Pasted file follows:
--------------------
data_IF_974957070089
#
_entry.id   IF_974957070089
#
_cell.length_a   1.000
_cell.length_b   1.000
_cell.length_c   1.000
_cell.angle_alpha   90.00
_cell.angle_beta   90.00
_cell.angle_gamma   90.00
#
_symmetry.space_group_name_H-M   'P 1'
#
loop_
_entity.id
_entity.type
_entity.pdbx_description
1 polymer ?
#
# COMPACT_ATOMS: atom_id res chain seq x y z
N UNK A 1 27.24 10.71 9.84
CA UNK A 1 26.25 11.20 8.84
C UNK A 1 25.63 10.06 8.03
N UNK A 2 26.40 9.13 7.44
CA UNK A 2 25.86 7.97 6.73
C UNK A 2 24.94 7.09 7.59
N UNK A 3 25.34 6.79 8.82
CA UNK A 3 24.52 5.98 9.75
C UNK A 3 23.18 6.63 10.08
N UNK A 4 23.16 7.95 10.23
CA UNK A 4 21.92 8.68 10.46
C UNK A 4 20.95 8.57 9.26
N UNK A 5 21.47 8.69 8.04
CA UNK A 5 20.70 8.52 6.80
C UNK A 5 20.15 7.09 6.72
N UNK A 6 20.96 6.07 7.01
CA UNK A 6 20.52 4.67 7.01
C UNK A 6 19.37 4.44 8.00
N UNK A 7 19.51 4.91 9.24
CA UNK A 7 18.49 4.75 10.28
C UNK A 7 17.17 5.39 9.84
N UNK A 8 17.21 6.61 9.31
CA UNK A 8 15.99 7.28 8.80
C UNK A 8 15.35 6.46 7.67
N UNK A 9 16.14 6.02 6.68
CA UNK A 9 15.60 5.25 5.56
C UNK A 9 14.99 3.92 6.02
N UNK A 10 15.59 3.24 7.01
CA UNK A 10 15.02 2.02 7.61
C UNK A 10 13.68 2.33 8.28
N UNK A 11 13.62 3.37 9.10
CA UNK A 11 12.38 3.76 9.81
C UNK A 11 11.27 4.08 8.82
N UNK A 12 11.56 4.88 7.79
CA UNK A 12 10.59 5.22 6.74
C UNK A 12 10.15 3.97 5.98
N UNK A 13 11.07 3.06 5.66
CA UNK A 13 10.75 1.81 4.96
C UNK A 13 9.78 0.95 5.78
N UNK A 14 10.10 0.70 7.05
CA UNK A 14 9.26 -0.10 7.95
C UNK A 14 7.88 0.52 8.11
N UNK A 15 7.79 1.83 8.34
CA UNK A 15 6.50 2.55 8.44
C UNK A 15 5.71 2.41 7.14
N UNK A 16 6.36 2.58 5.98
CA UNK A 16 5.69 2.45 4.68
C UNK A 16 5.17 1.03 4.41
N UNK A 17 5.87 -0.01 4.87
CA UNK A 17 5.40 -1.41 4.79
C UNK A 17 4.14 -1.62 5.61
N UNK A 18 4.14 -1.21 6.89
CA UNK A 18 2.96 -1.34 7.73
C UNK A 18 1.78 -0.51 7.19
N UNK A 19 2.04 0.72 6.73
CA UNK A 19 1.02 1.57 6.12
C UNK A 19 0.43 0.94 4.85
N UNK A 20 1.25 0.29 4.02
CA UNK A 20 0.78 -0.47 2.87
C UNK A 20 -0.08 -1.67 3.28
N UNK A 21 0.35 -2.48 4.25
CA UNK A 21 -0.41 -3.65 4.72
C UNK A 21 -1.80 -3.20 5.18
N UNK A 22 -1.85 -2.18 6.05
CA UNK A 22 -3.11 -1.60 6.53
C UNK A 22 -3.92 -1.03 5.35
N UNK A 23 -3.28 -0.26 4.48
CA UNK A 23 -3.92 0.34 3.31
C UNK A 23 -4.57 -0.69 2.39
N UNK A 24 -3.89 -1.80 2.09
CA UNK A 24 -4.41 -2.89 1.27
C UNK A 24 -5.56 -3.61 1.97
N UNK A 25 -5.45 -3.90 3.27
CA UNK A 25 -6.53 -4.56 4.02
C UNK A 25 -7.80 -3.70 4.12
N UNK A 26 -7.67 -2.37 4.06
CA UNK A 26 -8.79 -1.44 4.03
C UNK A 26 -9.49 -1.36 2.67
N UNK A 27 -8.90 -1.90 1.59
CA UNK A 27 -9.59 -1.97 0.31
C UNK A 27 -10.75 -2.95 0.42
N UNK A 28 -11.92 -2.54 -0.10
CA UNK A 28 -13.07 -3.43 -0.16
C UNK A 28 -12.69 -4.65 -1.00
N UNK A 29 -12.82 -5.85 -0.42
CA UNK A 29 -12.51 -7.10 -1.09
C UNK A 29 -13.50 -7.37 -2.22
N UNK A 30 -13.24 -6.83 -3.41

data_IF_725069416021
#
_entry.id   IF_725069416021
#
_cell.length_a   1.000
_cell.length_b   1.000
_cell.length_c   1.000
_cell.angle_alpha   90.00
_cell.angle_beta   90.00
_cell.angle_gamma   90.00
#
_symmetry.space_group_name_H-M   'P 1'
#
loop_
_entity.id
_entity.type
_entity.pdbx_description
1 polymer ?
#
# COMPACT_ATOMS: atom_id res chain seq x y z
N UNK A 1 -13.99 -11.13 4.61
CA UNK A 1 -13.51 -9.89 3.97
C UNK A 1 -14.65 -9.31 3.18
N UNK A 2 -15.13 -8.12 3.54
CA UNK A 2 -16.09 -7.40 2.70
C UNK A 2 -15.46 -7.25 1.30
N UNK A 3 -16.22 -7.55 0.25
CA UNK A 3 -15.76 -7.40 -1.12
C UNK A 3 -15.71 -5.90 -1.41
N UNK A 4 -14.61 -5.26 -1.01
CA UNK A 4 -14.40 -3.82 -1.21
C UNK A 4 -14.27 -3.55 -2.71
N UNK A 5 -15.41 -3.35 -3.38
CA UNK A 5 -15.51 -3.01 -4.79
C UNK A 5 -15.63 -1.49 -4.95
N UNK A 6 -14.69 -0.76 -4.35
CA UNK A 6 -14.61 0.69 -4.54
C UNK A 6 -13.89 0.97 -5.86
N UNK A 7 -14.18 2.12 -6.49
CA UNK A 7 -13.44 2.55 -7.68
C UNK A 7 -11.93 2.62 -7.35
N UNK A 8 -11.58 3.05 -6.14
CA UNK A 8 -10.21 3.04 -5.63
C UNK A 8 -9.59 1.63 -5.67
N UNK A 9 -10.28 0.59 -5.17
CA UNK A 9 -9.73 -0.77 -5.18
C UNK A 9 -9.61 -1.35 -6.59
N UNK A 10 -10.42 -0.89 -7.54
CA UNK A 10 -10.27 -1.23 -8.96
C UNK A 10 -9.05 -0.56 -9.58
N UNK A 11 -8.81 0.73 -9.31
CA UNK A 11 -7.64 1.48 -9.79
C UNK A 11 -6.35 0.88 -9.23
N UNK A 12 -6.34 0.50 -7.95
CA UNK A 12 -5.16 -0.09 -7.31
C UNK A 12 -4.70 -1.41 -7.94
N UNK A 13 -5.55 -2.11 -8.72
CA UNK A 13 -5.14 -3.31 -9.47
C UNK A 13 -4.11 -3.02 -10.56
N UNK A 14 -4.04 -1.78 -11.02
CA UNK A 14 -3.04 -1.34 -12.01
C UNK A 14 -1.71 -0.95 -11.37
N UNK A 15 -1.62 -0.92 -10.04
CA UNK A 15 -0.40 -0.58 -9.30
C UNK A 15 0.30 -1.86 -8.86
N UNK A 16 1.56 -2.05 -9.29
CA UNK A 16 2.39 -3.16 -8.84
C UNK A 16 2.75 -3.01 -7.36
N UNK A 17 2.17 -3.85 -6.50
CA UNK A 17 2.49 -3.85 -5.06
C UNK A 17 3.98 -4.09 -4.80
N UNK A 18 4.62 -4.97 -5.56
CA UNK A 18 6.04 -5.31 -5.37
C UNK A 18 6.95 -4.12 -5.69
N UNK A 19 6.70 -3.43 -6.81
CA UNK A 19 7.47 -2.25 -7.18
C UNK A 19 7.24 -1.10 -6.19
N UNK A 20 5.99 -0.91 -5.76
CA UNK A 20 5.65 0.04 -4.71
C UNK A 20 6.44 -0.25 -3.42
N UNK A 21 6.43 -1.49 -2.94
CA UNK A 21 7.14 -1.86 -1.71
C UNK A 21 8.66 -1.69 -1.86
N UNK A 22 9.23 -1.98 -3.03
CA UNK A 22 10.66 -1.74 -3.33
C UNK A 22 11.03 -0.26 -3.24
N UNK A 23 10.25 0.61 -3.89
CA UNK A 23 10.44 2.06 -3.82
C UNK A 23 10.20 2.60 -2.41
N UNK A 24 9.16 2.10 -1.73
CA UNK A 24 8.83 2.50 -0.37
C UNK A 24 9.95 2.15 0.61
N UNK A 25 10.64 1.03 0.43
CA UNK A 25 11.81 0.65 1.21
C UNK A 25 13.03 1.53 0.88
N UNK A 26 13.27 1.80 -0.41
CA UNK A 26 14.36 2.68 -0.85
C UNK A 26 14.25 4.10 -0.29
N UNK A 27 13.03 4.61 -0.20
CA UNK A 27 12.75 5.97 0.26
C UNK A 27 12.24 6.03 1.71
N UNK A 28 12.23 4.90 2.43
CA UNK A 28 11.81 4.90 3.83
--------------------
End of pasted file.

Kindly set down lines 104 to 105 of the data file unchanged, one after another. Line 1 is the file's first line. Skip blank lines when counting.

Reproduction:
C UNK A 28 -12.69 -4.65 -1.00
N UNK A 29 -12.82 -5.85 -0.42